Aug 21, 2018

New cervical cancer screening guidelines add sole HPV testing

Papilloma virus, HPV). It causes cervical cancer. Image taken with transmission electron microscopy.

Human Papilloma virus, (HPV). It causes cervical cancer. Image taken with transmission electron microscopy. Photo: BSIP/UIG via Getty Images

The U.S. Preventive Services Task Force (USPSTF) on Tuesday issued its latest recommendations for cervical cancer screening, which now say women 30 and older can drop the traditional Pap tests every 3 years in favor of testing for human papillomavirus (HPV) every 5 years, if they choose to.

Why it matters: There's been some debate in the medical field if Pap tests (also called cytology tests) should be dropped completely from the roster for women of that age group, as recent studies increasingly show HPV tests can be more sensitive and are valid for a longer period of time.

However, the task force says it's important to offer the three options: the pap test, the HPV test and a combination.

The recommendations, as published in JAMA:

  • Women 21-29 should receive a pap test every 3 years to check the cervical lining for abnormal cells.
  • Women 30-65 should receive either a pap test every 3 years, an HPV test every 5 years, or a combination of both every 5 years.
  • Healthy women younger than 21 most likely don't need any screening.
  • Women older than 65 who've had normal testing in recent prior years likely don't need any screening.
  • Healthy women who've had a hysterectomy with cervix removal likely do not need screening.

Varied reactions

Mark Stoler, professor emeritus of pathology and clinical gynecology at the University of Virginia School of Medicine, says he believes the optimal test is HPV alone and that the numbers behind the task force's recommendations show this.

  • The number of women without any screening who are estimated to die from cervical cancer — 8.34 out of every 1,000 women — drops to 0.76 deaths/1,000 with pap testing, 0.29 deaths/1,000 with HPV testing, and 0.3 deaths/1,000 with joint testing, per a USPSTF chart.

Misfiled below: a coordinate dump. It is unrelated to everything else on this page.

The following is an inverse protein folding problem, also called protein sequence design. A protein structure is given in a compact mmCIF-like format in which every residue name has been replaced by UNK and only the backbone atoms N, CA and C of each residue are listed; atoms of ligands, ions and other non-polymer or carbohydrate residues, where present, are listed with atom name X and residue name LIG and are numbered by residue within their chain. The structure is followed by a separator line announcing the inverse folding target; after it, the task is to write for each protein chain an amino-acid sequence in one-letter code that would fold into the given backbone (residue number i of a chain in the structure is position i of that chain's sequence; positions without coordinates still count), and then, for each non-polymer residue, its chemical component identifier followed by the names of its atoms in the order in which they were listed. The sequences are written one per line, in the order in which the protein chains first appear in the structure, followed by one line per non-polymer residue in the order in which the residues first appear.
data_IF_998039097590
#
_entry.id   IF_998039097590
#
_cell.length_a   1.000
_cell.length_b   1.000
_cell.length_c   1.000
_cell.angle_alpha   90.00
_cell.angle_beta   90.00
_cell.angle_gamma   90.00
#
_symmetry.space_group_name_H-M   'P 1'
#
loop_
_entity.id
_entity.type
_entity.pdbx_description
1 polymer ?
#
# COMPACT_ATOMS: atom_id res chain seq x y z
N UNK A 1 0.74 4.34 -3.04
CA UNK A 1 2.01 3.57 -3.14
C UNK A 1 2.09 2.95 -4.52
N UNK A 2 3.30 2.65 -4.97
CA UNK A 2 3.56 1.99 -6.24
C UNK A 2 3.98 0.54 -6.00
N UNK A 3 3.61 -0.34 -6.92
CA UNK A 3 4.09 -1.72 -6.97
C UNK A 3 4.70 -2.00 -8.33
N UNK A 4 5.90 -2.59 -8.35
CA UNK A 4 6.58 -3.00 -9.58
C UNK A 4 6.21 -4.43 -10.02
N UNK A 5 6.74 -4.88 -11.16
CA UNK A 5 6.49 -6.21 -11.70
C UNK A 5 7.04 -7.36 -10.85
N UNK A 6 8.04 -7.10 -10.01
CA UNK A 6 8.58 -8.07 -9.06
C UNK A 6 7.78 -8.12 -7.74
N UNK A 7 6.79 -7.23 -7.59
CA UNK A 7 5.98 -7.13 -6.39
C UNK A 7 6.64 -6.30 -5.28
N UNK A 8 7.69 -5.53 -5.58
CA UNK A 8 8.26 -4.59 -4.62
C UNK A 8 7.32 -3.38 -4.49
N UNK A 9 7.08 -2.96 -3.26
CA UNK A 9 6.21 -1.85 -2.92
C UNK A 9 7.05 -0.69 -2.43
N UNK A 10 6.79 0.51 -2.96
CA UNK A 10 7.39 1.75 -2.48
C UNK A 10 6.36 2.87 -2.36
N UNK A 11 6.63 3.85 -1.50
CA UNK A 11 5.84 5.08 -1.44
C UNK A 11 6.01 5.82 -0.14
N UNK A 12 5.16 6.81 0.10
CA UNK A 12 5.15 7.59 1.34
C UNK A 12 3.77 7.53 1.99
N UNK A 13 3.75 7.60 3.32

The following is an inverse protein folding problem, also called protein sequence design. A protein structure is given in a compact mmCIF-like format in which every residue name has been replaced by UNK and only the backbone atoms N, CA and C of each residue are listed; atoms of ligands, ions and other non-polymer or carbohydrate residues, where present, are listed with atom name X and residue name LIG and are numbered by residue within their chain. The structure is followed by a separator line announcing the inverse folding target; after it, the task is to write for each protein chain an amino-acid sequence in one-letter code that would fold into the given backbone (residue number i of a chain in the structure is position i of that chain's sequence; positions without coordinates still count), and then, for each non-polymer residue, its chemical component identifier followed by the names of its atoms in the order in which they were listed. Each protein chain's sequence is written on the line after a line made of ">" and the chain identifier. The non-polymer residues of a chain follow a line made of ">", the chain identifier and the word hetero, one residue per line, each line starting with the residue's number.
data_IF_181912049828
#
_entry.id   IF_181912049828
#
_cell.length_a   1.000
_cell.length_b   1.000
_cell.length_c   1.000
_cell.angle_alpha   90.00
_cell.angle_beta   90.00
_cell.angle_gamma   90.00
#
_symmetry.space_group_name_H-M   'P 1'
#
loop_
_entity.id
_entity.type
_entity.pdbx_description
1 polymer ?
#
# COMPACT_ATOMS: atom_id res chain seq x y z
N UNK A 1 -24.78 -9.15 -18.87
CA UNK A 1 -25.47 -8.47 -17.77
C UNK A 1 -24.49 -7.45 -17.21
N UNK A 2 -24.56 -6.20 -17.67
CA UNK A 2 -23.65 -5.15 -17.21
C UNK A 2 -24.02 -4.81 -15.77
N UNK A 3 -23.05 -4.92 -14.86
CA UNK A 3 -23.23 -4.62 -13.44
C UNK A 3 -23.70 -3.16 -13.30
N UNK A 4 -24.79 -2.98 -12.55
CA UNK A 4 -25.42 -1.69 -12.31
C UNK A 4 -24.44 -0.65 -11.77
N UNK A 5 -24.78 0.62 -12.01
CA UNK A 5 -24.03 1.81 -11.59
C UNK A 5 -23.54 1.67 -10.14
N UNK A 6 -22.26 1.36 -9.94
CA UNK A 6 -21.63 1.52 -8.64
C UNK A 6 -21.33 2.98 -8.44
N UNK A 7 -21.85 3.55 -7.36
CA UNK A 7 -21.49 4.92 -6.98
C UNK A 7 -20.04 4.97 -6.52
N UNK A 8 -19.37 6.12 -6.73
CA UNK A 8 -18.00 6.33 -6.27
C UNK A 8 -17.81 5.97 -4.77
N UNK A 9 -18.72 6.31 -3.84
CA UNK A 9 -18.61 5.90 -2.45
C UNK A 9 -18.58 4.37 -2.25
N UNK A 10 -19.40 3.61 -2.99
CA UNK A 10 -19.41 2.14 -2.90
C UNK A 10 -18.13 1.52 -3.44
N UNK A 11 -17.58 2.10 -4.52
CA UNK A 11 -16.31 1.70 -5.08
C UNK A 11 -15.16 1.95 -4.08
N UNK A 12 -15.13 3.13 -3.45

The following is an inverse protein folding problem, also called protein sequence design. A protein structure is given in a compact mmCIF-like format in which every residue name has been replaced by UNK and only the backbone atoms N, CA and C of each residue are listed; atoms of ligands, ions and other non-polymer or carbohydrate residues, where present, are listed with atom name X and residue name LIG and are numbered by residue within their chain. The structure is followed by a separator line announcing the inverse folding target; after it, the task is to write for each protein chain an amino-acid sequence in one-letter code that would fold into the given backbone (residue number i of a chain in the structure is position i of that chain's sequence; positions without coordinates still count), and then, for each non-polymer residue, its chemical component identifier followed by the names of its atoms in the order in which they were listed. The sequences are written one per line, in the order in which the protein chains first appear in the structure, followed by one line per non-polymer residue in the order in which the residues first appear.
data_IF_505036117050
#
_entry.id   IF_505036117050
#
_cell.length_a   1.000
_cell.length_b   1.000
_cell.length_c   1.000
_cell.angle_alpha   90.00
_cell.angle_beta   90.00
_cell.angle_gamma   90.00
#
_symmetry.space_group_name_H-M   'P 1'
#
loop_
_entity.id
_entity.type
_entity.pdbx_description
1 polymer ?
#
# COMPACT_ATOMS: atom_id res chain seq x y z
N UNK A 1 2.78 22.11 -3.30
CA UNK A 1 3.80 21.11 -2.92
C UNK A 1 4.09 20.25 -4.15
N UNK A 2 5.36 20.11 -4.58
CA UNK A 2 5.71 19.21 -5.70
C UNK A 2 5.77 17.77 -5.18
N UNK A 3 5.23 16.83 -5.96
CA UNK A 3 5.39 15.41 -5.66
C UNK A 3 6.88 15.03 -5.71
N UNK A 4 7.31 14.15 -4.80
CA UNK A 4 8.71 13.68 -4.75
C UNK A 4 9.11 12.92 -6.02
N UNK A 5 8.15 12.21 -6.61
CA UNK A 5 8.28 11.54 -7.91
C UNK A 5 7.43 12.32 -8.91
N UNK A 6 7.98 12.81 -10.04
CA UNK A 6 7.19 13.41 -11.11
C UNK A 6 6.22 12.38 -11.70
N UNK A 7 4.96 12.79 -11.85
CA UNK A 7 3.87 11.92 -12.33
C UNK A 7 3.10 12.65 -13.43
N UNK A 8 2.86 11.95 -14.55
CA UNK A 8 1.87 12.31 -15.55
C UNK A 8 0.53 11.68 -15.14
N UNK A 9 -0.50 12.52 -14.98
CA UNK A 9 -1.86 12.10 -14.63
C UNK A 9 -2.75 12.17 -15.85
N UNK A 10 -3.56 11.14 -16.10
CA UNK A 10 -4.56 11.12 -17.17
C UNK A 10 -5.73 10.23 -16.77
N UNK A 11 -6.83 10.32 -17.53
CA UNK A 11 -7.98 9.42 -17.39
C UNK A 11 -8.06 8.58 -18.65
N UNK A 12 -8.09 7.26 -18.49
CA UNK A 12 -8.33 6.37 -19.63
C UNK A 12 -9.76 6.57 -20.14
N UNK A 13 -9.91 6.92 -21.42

• "I was surprised [they didn't select solely HPV testing] since given the equivalent performance, one would expect the USPSTF to choose the strategy that has the best impact on a patient's case," he says.
  • While running co-tests has a slim chance of catching a case that HPV testing alone would not have caught, Stoler says the HPV test catches almost all cases and would be more efficient and less burdensome in the long run.

Mark Spitzer, medical director of The Center for Colposcopy and past president of the American Society for Colposcopy and Cervical Pathology, says he commends USPSTF for recommending all three types of tests.

  • He says American women and their health care providers want the three options.
  • "Multiple large U.S. studies have shown that co-testing identifies more cases of cervical pre-cancer and cancer than either test alone, and co-testing is the gold standard recommended by U.S. medical societies," Spitzer says.
  • "In discussing the issue with my patients, they place the greatest value on the incremental benefit co-testing offers over either test alone. I also explain that the experience with all screening options are the same and involve just one swab," he adds.

Kathleen Schmeler, gynecologic oncologist at The University of Texas MD Anderson Cancer Center, tells Axios that she's glad USPSTF is including sole HPV testing amongst its recommendations for a "completely preventable" cancer.

However, the main issue that needs to be tackled is helping the medically underserved receive more screening plus followup appointments when necessary, she says.

  • As the USPSTF points out, cervical cancer incidences and death rates are higher amongst certain populations, such as African American women (10.1 deaths/100,000 women), American Indian/Alaska Native women (3.2 deaths/100,000 women) and Hispanic women (2.6 deaths/100,000 women) particularly along the Texas/Mexico border.
  • "Cervical cancer is more prevalent in the medically underserved," Schmeler says. "The most important thing is to allow people to have access to the screening... and to have supportive followup appointments."

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